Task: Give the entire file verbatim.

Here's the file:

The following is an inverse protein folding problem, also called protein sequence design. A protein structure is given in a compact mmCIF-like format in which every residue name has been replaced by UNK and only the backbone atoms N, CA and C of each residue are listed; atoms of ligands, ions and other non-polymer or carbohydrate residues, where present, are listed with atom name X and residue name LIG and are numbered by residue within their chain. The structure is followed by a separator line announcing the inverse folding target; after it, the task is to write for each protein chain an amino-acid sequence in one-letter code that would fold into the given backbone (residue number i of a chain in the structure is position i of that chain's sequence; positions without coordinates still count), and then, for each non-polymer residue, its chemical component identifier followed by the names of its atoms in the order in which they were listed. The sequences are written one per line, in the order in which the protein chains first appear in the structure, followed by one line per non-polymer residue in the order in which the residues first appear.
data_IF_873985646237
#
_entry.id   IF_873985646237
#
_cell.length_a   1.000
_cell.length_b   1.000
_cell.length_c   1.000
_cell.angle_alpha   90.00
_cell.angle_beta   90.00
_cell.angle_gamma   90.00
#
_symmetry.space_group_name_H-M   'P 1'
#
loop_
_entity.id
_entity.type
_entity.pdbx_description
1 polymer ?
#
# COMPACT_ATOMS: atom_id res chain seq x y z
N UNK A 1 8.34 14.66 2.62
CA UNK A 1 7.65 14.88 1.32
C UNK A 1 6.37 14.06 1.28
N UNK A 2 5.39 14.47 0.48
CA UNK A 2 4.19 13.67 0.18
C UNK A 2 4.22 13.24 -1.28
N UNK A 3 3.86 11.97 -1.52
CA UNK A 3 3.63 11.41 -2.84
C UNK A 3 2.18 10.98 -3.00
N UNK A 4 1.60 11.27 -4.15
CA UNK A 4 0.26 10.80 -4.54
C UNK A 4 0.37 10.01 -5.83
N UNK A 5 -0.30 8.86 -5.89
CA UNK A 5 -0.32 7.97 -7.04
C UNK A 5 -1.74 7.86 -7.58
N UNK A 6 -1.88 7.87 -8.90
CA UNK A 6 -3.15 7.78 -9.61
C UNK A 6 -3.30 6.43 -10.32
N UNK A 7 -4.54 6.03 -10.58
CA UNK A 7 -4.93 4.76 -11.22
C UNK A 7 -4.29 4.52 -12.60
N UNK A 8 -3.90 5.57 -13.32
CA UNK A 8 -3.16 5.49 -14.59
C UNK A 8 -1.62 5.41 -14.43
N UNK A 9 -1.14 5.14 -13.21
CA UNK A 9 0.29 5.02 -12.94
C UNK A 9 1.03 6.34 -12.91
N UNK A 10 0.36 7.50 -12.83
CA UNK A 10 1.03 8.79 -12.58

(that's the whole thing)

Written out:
The following is an inverse protein folding problem, also called protein sequence design. A protein structure is given in a compact mmCIF-like format in which every residue name has been replaced by UNK and only the backbone atoms N, CA and C of each residue are listed; atoms of ligands, ions and other non-polymer or carbohydrate residues, where present, are listed with atom name X and residue name LIG and are numbered by residue within their chain. The structure is followed by a separator line announcing the inverse folding target; after it, the task is to write for each protein chain an amino-acid sequence in one-letter code that would fold into the given backbone (residue number i of a chain in the structure is position i of that chain's sequence; positions without coordinates still count), and then, for each non-polymer residue, its chemical component identifier followed by the names of its atoms in the order in which they were listed. The sequences are written one per line, in the order in which the protein chains first appear in the structure, followed by one line per non-polymer residue in the order in which the residues first appear.
data_IF_873985646237
#
_entry.id   IF_873985646237
#
_cell.length_a   1.000
_cell.length_b   1.000
_cell.length_c   1.000
_cell.angle_alpha   90.00
_cell.angle_beta   90.00
_cell.angle_gamma   90.00
#
_symmetry.space_group_name_H-M   'P 1'
#
loop_
_entity.id
_entity.type
_entity.pdbx_description
1 polymer ?
#
# COMPACT_ATOMS: atom_id res chain seq x y z
N UNK A 1 8.34 14.66 2.62
CA UNK A 1 7.65 14.88 1.32
C UNK A 1 6.37 14.06 1.28
N UNK A 2 5.39 14.47 0.48
CA UNK A 2 4.19 13.67 0.18
C UNK A 2 4.22 13.24 -1.28
N UNK A 3 3.86 11.97 -1.52
CA UNK A 3 3.63 11.41 -2.84
C UNK A 3 2.18 10.98 -3.00
N UNK A 4 1.60 11.27 -4.15
CA UNK A 4 0.26 10.80 -4.54
C UNK A 4 0.37 10.01 -5.83
N UNK A 5 -0.30 8.86 -5.89
CA UNK A 5 -0.32 7.97 -7.04
C UNK A 5 -1.74 7.86 -7.58
N UNK A 6 -1.88 7.87 -8.90
CA UNK A 6 -3.15 7.78 -9.61
C UNK A 6 -3.30 6.43 -10.32
N UNK A 7 -4.54 6.03 -10.58
CA UNK A 7 -4.93 4.76 -11.22
C UNK A 7 -4.29 4.52 -12.60
N UNK A 8 -3.90 5.57 -13.32
CA UNK A 8 -3.16 5.49 -14.59
C UNK A 8 -1.62 5.41 -14.43
N UNK A 9 -1.14 5.14 -13.21
CA UNK A 9 0.29 5.02 -12.94
C UNK A 9 1.03 6.34 -12.91
N UNK A 10 0.36 7.50 -12.83
CA UNK A 10 1.03 8.79 -12.58